The chance to see a puffin up close is haunting me, particularly after reading in the Newfoundland Travel Guide that it’s one of the only remaining places in the world where one can see them up close in the wild. But it means a 30 mile drive back to Elliston in the rain, and still no guarantee. However, the weekend is now behind me, so crowds should have let up. I decide I will boondock at the scenic overlook just beyond the puffin site. This will give me two opportunities, one later in the evening, and another the following morning if I don’t have success.
It’s still drizzling rain when I arrive at the puffin site, so that’s a good sign that crowds will be light. There are a half a dozen adults milling around, but no shrieking kids…another good sign. I put on extra layers under my rain gear, even throwing gloves and a wool headband in my pack to make sure I am comfortable to wait it out…
I take my seat on the rock in the flight path, but it’s the same scenario as before. It’s like rush hour at Atlanta Hartsfield Airport as they take off from the island. They fly toward me, but at the last minute, pull up and circle around the rocky islands to my right, dive-bombing the ocean surface, then return to their private island. Over and over again, I sit still as a statue, watching. Until, PLOP! Out of the sky, one clumsily lands within a few feet of me! Afraid to flinch, lest I scare them off, I slowly reach into my pocket for my camera. Then another! And another! Until I am snapping like the puffin paparazzi.
The remaining half a dozen people have now left, satisfied with their close-ups magnified with their monstrous telephoto lenses. But my camera doesn’t do well with the zoom in low light. I want to go closer.
I look around, and there is only one other young woman left out on the end of the promontory, and she is in the same boat as me…trying to photograph with a point and shoot. We signal each other that we would both like to encroach. Not wanting to foul up her photo shoot, I whisper to her “I will if you will.” We agree to a strategy…Get down low, move in, and shoot. We will inch forward little by little, pausing to shoot before moving in further. It’s tough not to laugh at the image of the two strangers huddled together, crouched down, advancing in a unified front.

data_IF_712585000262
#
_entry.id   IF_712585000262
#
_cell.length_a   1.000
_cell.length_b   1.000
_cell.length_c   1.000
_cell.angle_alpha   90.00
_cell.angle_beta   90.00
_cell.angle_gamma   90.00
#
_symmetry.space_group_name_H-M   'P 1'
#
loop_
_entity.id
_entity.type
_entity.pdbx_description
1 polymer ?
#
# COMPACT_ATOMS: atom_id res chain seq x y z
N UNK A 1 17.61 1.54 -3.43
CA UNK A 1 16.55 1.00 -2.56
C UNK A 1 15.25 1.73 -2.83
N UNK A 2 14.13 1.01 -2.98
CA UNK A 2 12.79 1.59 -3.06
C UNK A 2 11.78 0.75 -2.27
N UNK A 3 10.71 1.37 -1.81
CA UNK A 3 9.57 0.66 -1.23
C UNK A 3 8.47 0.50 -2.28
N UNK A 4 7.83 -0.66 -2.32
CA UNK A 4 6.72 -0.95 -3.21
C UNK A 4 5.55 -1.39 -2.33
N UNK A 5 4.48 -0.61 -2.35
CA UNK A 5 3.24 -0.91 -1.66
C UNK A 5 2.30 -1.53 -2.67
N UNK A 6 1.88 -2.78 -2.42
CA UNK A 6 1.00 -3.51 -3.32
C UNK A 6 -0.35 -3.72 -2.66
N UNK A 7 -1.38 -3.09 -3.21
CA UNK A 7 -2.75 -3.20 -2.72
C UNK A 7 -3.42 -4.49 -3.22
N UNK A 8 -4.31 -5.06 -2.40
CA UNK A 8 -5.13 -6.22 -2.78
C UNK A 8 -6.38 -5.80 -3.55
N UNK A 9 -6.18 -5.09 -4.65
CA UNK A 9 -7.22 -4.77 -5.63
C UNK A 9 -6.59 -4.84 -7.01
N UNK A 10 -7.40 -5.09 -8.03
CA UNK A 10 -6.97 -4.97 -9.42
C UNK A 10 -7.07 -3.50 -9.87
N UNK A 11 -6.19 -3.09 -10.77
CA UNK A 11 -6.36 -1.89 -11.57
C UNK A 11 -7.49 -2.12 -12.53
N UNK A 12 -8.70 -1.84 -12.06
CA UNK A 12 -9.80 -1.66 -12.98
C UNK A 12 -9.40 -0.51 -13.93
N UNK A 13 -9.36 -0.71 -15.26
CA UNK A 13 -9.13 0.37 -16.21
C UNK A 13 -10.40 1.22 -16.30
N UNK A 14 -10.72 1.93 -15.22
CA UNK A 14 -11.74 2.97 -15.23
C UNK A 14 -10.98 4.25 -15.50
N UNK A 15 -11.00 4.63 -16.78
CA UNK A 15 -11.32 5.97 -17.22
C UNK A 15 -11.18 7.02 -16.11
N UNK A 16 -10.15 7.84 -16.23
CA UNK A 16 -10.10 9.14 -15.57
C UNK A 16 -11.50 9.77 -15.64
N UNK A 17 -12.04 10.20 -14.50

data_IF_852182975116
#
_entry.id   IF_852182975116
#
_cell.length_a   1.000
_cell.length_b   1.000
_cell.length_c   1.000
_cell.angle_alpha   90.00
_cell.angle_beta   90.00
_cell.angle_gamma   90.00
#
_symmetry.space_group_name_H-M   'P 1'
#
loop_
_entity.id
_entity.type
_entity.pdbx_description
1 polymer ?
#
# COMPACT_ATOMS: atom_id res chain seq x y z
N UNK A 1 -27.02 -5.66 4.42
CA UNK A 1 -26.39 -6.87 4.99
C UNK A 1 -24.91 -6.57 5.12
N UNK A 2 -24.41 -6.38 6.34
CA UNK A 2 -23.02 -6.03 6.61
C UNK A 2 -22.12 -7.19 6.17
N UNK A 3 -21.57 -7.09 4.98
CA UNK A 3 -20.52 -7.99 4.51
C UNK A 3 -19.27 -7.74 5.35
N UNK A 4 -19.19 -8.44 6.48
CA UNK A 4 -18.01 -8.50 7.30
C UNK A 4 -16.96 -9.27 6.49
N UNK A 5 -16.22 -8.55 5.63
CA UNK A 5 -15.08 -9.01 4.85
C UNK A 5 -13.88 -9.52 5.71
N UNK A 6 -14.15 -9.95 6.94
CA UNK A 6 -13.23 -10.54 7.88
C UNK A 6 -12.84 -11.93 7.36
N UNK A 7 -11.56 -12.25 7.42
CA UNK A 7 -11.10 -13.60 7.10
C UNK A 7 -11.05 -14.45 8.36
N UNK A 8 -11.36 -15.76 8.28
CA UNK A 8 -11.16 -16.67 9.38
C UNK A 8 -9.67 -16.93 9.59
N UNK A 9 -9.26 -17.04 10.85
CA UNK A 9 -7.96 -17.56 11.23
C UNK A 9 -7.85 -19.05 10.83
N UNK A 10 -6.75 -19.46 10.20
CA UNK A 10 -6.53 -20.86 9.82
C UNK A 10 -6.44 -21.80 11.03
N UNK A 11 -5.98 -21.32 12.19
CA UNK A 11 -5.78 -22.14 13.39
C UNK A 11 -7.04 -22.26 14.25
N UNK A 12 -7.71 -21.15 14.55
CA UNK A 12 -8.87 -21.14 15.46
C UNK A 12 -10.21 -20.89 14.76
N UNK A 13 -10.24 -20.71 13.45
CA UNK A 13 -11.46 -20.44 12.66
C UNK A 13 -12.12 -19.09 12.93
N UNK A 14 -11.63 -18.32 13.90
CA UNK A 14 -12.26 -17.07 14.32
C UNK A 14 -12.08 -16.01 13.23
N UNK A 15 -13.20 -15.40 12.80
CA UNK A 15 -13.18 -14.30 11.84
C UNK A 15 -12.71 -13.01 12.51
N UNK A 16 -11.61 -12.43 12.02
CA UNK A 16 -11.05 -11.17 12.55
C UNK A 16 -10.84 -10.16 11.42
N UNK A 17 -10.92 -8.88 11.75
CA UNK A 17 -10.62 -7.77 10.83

We continue to move in little by little, until finally they have all taken flight. We take a minute for introductions before the walk back. In comparing our impressions, we both use the same word, “magical.”
Puffin Fun Facts (Courtesy of the handout at the Elliston Puffin Viewing Site)
• The Atlantic Puffin is the provincial bird of Newfoundland and Labrador.
• About 95% of Atlantic Puffins in North America breed around Newfoundland’s coastlines.
• Year after year, puffins always return to the same island where they were born — they even return to the same burrow and the same mate!
• Puffins can carry as many as 22 fish at one time.
• Puffins swim better than they fly, and keep their eyes open underwater.
• Puffins do not sit on their eggs like other birds; they have to tuck the egg in close and hug it with their wings to keep it warm.
• When the weather gets cold, puffins lose their bright colors — their white feathers turn gray and their orange legs turn dark.
• Puffins spend more time in water than in the air.
• North Atlantic puffins live in the ocean and return each spring to the island where they were hatched.